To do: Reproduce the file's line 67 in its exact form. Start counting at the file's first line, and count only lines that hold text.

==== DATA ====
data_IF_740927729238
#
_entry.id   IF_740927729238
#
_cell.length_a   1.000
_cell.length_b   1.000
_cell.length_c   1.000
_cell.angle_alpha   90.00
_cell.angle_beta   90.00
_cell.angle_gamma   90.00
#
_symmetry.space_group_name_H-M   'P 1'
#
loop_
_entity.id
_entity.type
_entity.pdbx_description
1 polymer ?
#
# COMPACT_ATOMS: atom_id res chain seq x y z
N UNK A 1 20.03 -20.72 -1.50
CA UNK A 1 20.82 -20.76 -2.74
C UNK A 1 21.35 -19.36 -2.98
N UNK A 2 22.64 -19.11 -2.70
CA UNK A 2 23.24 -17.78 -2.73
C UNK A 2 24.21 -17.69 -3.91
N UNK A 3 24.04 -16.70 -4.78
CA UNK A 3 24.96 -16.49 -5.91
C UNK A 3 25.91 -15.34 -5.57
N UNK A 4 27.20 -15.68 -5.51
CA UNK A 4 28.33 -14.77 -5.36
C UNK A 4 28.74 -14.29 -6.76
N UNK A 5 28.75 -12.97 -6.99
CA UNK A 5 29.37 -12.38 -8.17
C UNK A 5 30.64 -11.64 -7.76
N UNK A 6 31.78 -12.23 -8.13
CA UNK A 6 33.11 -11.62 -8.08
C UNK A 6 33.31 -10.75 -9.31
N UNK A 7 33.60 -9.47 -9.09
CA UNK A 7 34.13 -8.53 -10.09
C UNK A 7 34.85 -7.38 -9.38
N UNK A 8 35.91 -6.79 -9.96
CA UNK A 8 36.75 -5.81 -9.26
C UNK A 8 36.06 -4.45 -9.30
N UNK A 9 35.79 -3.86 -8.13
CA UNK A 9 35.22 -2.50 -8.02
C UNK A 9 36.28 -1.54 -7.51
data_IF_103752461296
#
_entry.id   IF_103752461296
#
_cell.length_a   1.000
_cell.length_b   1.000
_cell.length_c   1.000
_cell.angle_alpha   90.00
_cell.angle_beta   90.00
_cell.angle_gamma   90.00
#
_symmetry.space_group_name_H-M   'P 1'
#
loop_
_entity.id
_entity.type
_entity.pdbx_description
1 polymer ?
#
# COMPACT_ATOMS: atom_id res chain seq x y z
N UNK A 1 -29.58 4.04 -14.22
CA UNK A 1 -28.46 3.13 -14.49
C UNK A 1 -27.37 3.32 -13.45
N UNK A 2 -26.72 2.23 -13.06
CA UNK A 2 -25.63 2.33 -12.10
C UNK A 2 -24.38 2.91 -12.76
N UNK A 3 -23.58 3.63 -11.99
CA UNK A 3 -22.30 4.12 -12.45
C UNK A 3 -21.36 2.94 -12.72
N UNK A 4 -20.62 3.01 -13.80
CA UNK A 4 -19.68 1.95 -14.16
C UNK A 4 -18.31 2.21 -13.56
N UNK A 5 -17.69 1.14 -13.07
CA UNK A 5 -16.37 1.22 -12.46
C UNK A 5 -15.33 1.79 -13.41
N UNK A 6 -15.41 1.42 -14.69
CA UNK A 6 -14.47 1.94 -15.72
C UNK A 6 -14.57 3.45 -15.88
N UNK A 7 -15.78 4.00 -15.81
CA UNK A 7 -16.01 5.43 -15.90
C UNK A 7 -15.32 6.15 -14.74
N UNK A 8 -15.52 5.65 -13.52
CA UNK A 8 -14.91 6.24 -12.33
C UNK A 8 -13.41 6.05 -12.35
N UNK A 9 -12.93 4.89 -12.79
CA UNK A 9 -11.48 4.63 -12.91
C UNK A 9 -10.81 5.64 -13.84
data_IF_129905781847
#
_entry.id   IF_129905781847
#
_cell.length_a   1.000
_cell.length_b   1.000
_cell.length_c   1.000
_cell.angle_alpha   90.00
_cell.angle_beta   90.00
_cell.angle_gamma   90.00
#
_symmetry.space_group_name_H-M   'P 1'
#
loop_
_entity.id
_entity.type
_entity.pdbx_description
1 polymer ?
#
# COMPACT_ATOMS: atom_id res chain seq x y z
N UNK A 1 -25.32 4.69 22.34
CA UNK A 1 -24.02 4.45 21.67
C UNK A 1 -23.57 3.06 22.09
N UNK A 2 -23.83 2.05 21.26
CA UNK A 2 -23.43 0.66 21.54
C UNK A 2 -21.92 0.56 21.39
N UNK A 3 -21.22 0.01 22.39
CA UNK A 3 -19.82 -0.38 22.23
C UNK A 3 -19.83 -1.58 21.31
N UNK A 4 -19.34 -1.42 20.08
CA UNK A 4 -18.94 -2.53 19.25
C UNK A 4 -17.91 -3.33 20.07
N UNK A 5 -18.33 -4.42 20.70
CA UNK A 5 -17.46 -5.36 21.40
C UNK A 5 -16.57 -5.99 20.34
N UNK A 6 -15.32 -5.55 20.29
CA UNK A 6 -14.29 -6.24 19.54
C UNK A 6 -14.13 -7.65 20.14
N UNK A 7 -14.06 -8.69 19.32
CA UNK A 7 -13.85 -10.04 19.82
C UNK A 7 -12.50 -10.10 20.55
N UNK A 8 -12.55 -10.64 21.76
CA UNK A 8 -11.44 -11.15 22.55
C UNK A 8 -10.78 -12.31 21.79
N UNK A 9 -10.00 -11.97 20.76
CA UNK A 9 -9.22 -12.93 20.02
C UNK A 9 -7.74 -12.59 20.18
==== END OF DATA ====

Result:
# COMPACT_ATOMS: atom_id res chain seq x y z